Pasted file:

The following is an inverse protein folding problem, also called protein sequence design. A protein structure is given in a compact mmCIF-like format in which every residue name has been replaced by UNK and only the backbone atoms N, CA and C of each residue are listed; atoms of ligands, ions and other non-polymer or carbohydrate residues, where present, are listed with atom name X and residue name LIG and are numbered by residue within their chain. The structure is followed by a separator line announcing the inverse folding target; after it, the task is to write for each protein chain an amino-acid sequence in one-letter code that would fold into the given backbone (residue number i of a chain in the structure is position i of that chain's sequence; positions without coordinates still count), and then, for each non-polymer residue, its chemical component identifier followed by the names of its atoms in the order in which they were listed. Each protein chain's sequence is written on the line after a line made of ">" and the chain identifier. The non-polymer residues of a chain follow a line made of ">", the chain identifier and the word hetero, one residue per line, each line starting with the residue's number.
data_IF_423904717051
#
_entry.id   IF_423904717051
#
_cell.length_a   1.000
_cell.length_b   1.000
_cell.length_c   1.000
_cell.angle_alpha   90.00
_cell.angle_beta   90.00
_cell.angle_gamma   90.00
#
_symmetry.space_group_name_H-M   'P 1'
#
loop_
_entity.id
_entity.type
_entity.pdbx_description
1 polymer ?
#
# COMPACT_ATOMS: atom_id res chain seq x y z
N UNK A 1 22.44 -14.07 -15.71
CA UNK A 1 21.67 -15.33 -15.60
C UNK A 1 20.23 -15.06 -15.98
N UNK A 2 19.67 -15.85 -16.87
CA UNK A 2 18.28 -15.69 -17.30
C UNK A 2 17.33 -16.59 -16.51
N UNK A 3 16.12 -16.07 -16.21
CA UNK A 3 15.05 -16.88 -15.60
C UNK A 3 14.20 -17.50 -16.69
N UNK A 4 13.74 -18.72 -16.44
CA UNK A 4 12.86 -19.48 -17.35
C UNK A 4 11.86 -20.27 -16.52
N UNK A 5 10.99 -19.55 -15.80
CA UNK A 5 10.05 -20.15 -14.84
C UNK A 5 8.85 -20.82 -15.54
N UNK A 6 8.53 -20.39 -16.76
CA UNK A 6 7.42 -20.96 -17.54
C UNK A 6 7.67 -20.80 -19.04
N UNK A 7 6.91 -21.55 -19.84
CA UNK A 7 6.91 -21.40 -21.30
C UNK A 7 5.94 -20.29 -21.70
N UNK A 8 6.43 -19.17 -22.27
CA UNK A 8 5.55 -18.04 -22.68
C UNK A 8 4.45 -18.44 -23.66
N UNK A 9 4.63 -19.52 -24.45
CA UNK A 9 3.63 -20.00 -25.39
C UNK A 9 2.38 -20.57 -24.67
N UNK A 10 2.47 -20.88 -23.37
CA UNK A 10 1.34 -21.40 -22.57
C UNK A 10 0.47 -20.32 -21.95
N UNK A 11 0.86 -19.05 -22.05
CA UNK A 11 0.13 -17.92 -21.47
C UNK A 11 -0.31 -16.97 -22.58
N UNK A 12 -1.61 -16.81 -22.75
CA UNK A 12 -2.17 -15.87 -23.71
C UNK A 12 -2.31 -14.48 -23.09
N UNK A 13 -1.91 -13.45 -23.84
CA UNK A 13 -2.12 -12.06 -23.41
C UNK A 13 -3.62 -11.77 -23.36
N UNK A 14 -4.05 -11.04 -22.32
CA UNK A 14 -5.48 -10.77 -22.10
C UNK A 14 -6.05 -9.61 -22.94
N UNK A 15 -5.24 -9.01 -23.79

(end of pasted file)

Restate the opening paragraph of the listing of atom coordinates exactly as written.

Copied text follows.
The following is an inverse protein folding problem, also called protein sequence design. A protein structure is given in a compact mmCIF-like format in which every residue name has been replaced by UNK and only the backbone atoms N, CA and C of each residue are listed; atoms of ligands, ions and other non-polymer or carbohydrate residues, where present, are listed with atom name X and residue name LIG and are numbered by residue within their chain. The structure is followed by a separator line announcing the inverse folding target; after it, the task is to write for each protein chain an amino-acid sequence in one-letter code that would fold into the given backbone (residue number i of a chain in the structure is position i of that chain's sequence; positions without coordinates still count), and then, for each non-polymer residue, its chemical component identifier followed by the names of its atoms in the order in which they were listed. Each protein chain's sequence is written on the line after a line made of ">" and the chain identifier. The non-polymer residues of a chain follow a line made of ">", the chain identifier and the word hetero, one residue per line, each line starting with the residue's number.